'Professor FLOTUS': Dr Jill Biden to continue her teaching job, redefining First Lady role

‘Professor FLOTUS’: Dr Jill Biden to continue her teaching job, redefining First Lady role

Jill Biden

When US President-Elect Joe Biden is inaugurated in January, Dr Jill Biden will become the first spouse of a president to continue in paid work in the position’s 231-year history.

A lifelong educator and English professor, Dr Biden has said she will carry on teaching at North Virginia Community College during her husband’s time in office – just as she did while serving as ‘second lady’ under the Obama administration.

“I would love to. If we get to the White House, I’m going to continue to teach,” she told CBS in August. “It’s important. I want people to value teachers and know their contributions and to lift up the profession.”

Dr Biden holds four degrees – one bachelor’s degree, two master’s and a doctorate in education from the University of Delaware and has been an educator for over three decades.

In Joe Biden’s victory speech, he described himself, first and foremost, as “Jill’s husband”.

“Jill’s a mum—a military mum—and an educator. She has dedicated her life to education, but teaching isn’t just what she does—it’s who she is.

“For America’s educators, this is a great day for you all. You’re going to have one of your own in the White House, and Jill is going to make a great first lady, I’m so proud of her.” 

In years past, the wives of presidents have not engaged in paid work, instead focusing on ceremonial duties and social causes. However, the role of the first lady is largely undefined, and each woman to take on the role has approached it differently.

Between 1993 and 2017, each of the first ladies were accomplished, well-educated women. Michelle Obama and Hillary Clinton were lawyers who had previously spent years working in the profession. Clinton did break new ground when she continued practicing as a lawyer when Bill Clinton became the Governor of Arkansas. Laura Bush, meanwhile, had a bachelor’s degree in education, and a master’s in library science. She had previously worked as a teacher and as a university librarian.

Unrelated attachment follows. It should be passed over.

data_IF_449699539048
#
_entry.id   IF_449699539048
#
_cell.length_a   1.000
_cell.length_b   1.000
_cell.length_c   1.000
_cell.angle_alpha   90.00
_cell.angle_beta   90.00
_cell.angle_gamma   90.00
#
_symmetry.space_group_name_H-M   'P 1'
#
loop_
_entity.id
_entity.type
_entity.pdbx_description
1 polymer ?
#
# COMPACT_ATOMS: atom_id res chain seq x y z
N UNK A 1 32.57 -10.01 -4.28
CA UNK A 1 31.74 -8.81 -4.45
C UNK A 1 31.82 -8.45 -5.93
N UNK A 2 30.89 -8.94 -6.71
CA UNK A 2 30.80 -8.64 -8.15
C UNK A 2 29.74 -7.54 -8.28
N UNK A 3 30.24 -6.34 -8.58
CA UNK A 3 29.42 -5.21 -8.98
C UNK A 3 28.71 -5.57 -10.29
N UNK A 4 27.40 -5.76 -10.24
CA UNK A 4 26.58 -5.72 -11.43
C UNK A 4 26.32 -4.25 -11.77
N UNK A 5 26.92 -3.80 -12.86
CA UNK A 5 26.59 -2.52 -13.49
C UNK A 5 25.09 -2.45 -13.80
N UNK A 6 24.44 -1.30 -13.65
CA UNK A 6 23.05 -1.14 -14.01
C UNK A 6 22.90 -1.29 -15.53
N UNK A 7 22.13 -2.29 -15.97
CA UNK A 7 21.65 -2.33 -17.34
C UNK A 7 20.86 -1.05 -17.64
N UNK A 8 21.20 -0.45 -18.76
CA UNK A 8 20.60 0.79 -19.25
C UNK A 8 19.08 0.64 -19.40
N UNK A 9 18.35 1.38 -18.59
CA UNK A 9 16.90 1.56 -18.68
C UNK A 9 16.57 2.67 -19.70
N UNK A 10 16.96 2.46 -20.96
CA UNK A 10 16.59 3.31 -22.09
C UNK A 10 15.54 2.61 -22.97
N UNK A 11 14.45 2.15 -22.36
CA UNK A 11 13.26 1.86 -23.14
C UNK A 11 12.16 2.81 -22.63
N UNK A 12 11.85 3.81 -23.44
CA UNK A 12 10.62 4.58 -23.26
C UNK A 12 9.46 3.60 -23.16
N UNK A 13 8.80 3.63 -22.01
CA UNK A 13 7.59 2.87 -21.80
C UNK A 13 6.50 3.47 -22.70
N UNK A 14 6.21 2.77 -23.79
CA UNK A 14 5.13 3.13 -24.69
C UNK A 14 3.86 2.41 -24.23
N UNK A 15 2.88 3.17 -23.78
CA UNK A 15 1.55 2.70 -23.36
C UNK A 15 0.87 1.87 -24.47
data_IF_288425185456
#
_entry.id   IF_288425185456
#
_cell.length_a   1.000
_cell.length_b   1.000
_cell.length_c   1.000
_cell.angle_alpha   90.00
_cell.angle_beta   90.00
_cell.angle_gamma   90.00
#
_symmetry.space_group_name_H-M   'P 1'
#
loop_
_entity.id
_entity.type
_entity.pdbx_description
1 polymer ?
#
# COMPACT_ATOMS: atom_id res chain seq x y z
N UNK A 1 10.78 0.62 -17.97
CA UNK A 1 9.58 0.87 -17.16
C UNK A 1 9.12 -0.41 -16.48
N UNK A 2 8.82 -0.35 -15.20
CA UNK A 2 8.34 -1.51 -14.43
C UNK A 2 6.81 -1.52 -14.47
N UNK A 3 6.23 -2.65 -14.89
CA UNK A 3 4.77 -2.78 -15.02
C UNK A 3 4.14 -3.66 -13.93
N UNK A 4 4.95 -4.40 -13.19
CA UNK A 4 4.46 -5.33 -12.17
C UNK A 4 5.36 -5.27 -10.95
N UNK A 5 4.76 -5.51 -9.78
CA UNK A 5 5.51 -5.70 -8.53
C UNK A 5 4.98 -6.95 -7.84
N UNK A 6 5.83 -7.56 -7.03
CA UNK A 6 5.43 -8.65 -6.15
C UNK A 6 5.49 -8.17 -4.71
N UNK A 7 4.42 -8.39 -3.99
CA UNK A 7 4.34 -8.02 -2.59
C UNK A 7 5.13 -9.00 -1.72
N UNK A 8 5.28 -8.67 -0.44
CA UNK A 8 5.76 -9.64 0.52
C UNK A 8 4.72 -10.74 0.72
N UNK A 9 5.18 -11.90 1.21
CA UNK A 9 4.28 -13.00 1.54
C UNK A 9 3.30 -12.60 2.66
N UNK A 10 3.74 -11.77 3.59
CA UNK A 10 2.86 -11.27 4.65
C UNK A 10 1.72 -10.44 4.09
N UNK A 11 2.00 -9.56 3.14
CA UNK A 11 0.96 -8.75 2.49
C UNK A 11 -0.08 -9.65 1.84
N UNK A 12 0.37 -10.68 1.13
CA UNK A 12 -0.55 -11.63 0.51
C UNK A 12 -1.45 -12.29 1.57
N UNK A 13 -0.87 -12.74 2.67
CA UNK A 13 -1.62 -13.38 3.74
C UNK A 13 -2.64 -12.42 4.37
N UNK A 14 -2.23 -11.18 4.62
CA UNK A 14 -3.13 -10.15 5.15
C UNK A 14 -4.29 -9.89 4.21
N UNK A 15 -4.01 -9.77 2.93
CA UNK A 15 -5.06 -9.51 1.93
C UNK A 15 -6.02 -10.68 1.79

“The beauty of (being first lady) is that you can define it however you want,” Dr Biden told Vogue in 2019.

“And that’s what I did as second lady – I defined that role the way I wanted it to be. I would still work on all the same issues. Education would be right up there, and military families. I’d travel all over this country trying to get free community college.”

In her years as second lady, Dr Biden worked closely with Michelle Obama, launching Joining Forces, an initiative to help military veterans and their families access education and employment programs. As first lady, she is widely expected to re-launch Joining Forces, and campaign on improving the education system in the US.

In her speech at the Democratic National Convention during the presidential campaign, Dr Biden stood in a classroom at a high school she had previously taught at, and spoke of the importance of family, the immense loss America is facing due to the pandemic, and her passion for education.

“This quiet is heavy,” she said, referring to the empty school she stood in. “You can hear the anxiety that echoes down empty hallways. There’s no scent of new notebooks or freshly waxed floors. The rooms are dark as the bright young faces that should fill them are now confined to boxes on a computer screen.”

“I hear it from so many of you — the frustration of parents juggling work while they support their children’s learning are afraid that their kids might get sick from school. The concern of every person working without enough protection.”

She also spoke of her family’s personal loss, specifically mentioning the death of her stepson Beau, who died of cancer in 2015.

“How do you make a broken family whole? The same way you make a nation whole: with love and understanding and with small acts of kindness. With bravery, with unwavering faith. We show up for each other in big ways and small ones again and again,” she said.

Dr Biden said honest leadership was needed to recover from the pandemic, and prepare for what’s next.

“Leadership to reimagine what our nation will be. That’s Joe. He and Kamala will work as hard as you do every day to make this nation better. And if I have the honor of serving as your first lady, I will, too. And with Joe as president, these classrooms will ring out with laughter and possibility once again.”

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